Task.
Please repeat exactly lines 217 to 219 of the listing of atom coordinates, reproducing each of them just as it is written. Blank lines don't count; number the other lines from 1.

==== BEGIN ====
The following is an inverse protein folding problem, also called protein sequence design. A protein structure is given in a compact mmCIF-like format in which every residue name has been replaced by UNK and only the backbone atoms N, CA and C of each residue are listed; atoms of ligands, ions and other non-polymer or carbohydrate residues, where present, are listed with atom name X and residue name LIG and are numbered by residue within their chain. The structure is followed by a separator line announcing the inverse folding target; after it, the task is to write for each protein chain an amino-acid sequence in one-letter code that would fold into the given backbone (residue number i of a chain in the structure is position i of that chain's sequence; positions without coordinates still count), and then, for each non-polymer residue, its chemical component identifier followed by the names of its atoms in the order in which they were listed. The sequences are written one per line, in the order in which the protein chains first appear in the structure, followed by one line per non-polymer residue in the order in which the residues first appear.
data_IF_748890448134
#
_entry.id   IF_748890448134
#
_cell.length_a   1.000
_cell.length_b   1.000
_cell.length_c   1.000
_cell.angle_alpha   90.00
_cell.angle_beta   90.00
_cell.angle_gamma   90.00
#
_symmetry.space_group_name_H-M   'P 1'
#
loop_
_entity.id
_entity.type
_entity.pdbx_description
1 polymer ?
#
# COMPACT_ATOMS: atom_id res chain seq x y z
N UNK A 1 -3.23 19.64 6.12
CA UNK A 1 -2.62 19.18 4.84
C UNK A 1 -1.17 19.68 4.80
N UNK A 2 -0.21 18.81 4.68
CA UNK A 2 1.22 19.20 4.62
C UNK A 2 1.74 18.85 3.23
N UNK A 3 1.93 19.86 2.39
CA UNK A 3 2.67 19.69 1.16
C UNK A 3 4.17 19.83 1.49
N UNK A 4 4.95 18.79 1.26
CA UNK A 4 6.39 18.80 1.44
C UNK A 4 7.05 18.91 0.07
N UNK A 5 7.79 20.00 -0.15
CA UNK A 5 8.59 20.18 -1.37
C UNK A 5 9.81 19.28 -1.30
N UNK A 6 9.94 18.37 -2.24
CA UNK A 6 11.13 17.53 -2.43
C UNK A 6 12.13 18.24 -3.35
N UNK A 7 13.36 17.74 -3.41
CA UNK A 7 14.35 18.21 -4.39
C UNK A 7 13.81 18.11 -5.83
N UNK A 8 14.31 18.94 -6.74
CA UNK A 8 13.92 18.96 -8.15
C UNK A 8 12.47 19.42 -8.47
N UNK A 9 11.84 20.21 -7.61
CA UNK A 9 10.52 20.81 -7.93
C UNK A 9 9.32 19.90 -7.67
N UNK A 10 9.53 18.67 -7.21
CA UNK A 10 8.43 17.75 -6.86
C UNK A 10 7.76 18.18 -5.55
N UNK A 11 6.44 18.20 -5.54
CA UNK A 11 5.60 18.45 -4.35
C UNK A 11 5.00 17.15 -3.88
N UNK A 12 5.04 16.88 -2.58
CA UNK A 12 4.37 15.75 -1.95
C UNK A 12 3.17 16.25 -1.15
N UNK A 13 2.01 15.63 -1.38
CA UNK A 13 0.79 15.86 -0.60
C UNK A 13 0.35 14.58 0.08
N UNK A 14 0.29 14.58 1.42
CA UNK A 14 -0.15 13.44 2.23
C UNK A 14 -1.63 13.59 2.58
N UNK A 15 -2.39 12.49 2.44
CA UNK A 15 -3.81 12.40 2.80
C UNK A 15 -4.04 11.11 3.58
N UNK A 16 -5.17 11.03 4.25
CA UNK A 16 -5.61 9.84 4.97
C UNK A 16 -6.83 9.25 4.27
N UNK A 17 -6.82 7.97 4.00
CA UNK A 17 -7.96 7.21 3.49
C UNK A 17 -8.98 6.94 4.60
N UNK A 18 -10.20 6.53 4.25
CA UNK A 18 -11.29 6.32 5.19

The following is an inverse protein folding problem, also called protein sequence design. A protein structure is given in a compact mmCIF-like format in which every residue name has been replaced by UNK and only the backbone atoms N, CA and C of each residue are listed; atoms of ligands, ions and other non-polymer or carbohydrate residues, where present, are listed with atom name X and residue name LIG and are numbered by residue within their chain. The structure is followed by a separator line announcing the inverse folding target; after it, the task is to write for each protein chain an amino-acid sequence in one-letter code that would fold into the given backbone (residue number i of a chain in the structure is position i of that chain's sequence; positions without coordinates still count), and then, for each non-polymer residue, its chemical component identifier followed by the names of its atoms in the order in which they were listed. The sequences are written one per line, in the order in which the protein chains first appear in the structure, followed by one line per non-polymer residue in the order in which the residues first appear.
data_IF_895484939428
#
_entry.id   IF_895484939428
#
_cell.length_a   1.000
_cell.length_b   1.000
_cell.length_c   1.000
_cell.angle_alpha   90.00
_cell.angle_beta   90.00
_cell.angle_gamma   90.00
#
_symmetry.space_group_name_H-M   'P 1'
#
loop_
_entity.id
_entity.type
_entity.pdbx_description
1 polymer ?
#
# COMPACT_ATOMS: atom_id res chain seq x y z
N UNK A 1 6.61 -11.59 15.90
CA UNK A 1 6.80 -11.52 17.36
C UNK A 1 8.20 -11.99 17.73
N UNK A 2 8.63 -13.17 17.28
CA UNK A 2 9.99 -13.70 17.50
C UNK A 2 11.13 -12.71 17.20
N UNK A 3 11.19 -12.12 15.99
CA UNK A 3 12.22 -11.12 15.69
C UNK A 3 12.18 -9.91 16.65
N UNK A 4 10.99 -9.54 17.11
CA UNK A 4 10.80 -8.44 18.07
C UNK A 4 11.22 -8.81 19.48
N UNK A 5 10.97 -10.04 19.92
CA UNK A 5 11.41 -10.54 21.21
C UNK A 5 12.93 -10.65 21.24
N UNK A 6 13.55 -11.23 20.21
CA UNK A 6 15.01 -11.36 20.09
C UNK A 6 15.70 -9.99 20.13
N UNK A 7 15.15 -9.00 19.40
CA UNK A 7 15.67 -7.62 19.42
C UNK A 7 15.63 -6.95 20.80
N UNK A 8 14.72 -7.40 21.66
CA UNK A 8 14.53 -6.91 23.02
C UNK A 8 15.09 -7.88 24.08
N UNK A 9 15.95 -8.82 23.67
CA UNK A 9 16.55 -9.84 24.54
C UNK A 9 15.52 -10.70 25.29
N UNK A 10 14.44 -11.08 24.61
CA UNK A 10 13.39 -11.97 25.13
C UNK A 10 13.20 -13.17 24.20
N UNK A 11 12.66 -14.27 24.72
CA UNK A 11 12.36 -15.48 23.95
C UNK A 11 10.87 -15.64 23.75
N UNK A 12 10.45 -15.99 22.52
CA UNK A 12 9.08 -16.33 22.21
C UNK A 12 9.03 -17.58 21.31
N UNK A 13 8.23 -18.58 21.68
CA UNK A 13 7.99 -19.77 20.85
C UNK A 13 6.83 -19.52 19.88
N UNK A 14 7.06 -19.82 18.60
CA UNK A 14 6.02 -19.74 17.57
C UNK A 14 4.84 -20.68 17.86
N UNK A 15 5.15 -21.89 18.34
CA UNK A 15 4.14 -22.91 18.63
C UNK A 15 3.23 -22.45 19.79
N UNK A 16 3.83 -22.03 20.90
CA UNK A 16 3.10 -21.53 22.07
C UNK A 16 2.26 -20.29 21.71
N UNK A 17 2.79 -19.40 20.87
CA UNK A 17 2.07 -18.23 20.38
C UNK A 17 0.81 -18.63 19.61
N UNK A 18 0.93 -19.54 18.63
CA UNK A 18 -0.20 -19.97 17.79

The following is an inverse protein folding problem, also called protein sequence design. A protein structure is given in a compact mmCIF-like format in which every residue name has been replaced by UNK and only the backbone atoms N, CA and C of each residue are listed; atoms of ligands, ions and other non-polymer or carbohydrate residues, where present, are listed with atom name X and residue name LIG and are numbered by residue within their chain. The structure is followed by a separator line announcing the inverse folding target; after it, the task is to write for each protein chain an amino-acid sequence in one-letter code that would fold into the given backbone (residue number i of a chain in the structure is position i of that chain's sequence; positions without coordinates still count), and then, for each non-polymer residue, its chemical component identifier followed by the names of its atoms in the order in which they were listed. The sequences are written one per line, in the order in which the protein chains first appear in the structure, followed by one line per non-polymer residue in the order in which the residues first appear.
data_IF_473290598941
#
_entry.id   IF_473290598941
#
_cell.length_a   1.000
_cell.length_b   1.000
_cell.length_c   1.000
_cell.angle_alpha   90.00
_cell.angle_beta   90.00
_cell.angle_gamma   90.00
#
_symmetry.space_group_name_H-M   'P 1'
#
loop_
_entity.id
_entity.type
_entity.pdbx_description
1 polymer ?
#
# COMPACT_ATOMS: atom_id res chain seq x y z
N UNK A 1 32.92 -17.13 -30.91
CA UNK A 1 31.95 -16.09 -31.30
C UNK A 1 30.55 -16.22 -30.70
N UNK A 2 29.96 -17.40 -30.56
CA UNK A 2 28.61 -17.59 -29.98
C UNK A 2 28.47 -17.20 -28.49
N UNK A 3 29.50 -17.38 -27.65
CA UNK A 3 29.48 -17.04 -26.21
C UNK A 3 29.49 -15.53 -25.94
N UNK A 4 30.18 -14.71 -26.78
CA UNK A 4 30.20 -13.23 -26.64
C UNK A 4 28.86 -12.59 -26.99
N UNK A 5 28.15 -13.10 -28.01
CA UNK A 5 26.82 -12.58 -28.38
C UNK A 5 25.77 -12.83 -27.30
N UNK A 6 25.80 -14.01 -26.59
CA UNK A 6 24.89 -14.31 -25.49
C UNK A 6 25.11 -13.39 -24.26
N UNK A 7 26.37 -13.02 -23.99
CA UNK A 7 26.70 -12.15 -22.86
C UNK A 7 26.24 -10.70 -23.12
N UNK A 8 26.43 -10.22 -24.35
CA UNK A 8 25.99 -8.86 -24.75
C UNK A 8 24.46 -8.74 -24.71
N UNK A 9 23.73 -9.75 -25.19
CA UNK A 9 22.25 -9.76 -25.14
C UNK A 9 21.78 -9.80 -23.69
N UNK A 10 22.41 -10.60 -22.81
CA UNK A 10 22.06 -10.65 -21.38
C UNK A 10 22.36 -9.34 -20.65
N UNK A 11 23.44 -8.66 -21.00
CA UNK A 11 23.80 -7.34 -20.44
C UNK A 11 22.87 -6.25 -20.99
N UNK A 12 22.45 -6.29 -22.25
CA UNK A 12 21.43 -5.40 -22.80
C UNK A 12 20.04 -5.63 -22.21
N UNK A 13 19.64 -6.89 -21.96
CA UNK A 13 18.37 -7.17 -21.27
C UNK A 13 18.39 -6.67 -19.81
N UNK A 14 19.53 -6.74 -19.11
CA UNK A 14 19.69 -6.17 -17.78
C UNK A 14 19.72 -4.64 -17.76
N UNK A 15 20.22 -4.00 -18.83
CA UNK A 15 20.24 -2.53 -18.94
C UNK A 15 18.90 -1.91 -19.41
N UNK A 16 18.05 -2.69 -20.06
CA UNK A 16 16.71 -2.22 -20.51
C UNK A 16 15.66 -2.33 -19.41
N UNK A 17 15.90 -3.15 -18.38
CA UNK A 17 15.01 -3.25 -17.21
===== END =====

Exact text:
C UNK A 16 15.66 -2.33 -19.41
N UNK A 17 15.90 -3.15 -18.38
CA UNK A 17 15.01 -3.25 -17.21